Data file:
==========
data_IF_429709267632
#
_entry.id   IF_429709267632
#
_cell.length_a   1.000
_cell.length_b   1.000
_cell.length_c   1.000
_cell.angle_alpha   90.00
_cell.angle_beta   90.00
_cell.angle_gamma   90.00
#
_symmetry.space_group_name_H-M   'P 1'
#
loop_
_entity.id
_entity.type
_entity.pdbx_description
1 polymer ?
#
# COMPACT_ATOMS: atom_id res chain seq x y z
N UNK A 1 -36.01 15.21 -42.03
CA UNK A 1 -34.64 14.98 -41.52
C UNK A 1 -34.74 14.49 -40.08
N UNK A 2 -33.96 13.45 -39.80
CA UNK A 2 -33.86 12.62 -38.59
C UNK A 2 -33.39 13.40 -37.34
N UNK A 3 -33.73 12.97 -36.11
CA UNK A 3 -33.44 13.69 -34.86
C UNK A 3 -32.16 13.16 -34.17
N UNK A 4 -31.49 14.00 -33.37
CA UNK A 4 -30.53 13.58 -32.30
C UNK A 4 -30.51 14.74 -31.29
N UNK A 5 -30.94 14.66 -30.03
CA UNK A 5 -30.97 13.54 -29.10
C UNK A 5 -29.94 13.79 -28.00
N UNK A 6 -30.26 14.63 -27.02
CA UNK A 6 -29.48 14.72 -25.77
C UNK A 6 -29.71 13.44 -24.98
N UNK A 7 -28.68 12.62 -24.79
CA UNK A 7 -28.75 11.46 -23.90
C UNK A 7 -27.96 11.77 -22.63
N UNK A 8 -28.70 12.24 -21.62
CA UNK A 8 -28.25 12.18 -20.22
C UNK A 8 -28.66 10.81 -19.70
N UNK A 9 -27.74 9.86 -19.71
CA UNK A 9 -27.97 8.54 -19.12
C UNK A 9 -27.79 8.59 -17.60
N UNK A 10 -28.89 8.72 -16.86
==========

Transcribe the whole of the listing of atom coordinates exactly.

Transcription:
data_IF_429709267632
#
_entry.id   IF_429709267632
#
_cell.length_a   1.000
_cell.length_b   1.000
_cell.length_c   1.000
_cell.angle_alpha   90.00
_cell.angle_beta   90.00
_cell.angle_gamma   90.00
#
_symmetry.space_group_name_H-M   'P 1'
#
loop_
_entity.id
_entity.type
_entity.pdbx_description
1 polymer ?
#
# COMPACT_ATOMS: atom_id res chain seq x y z
N UNK A 1 -36.01 15.21 -42.03
CA UNK A 1 -34.64 14.98 -41.52
C UNK A 1 -34.74 14.49 -40.08
N UNK A 2 -33.96 13.45 -39.80
CA UNK A 2 -33.86 12.62 -38.59
C UNK A 2 -33.39 13.40 -37.34
N UNK A 3 -33.73 12.97 -36.11
CA UNK A 3 -33.44 13.69 -34.86
C UNK A 3 -32.16 13.16 -34.17
N UNK A 4 -31.49 14.00 -33.37
CA UNK A 4 -30.53 13.58 -32.30
C UNK A 4 -30.51 14.74 -31.29
N UNK A 5 -30.94 14.66 -30.03
CA UNK A 5 -30.97 13.54 -29.10
C UNK A 5 -29.94 13.79 -28.00
N UNK A 6 -30.26 14.63 -27.02
CA UNK A 6 -29.48 14.72 -25.77
C UNK A 6 -29.71 13.44 -24.98
N UNK A 7 -28.68 12.62 -24.79
CA UNK A 7 -28.75 11.46 -23.90
C UNK A 7 -27.96 11.77 -22.63
N UNK A 8 -28.70 12.24 -21.62
CA UNK A 8 -28.25 12.18 -20.22
C UNK A 8 -28.66 10.81 -19.70
N UNK A 9 -27.74 9.86 -19.71
CA UNK A 9 -27.97 8.54 -19.12
C UNK A 9 -27.79 8.59 -17.60
N UNK A 10 -28.89 8.72 -16.86